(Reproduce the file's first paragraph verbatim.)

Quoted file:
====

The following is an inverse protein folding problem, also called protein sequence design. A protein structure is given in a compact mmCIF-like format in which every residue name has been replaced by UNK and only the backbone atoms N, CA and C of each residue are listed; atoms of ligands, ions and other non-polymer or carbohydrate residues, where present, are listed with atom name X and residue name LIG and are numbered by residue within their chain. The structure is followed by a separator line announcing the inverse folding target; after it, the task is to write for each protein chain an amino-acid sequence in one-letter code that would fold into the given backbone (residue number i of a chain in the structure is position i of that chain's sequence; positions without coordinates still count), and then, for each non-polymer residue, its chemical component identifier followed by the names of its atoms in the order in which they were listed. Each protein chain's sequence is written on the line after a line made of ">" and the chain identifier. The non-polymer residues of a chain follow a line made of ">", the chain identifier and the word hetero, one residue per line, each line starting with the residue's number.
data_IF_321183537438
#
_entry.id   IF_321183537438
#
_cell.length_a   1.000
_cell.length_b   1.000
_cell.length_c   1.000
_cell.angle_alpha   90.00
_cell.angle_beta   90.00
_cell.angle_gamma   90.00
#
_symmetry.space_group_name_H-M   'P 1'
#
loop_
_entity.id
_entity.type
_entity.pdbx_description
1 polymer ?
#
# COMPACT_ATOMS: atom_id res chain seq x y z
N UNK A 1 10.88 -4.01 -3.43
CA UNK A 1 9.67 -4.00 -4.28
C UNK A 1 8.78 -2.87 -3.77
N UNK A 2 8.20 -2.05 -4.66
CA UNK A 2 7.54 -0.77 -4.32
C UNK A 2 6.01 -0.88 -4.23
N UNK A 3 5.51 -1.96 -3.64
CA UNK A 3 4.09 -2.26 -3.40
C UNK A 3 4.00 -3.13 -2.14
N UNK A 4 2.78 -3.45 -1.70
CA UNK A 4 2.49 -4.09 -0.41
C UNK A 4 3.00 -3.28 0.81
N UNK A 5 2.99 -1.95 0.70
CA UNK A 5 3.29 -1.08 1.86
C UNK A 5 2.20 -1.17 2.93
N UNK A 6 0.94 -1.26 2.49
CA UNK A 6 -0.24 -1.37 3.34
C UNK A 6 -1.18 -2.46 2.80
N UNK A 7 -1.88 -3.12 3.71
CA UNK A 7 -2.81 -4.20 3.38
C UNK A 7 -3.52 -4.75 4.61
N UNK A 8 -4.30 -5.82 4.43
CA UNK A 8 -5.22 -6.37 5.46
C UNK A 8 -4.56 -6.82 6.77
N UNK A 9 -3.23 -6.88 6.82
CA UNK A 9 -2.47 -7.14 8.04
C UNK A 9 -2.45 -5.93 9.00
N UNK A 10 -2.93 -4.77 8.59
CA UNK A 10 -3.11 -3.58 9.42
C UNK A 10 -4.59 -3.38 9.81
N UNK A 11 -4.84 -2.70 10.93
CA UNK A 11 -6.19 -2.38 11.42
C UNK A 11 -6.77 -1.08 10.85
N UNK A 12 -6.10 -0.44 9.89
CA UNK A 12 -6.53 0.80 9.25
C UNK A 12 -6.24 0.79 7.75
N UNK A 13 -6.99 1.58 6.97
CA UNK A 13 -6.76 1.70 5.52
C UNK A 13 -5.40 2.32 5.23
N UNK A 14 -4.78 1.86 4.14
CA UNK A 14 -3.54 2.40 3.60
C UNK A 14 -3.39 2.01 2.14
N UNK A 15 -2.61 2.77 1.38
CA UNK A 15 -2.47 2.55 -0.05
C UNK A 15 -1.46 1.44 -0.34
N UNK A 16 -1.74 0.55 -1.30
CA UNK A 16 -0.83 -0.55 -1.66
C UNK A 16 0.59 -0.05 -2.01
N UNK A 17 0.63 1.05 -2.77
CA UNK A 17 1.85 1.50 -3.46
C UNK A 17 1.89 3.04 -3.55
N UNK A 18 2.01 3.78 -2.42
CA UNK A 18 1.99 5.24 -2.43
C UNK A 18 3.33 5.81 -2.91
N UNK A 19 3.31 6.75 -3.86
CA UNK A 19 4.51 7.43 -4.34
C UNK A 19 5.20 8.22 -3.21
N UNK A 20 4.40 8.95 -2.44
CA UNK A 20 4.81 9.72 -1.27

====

The following is an inverse protein folding problem, also called protein sequence design. A protein structure is given in a compact mmCIF-like format in which every residue name has been replaced by UNK and only the backbone atoms N, CA and C of each residue are listed; atoms of ligands, ions and other non-polymer or carbohydrate residues, where present, are listed with atom name X and residue name LIG and are numbered by residue within their chain. The structure is followed by a separator line announcing the inverse folding target; after it, the task is to write for each protein chain an amino-acid sequence in one-letter code that would fold into the given backbone (residue number i of a chain in the structure is position i of that chain's sequence; positions without coordinates still count), and then, for each non-polymer residue, its chemical component identifier followed by the names of its atoms in the order in which they were listed. Each protein chain's sequence is written on the line after a line made of ">" and the chain identifier. The non-polymer residues of a chain follow a line made of ">", the chain identifier and the word hetero, one residue per line, each line starting with the residue's number.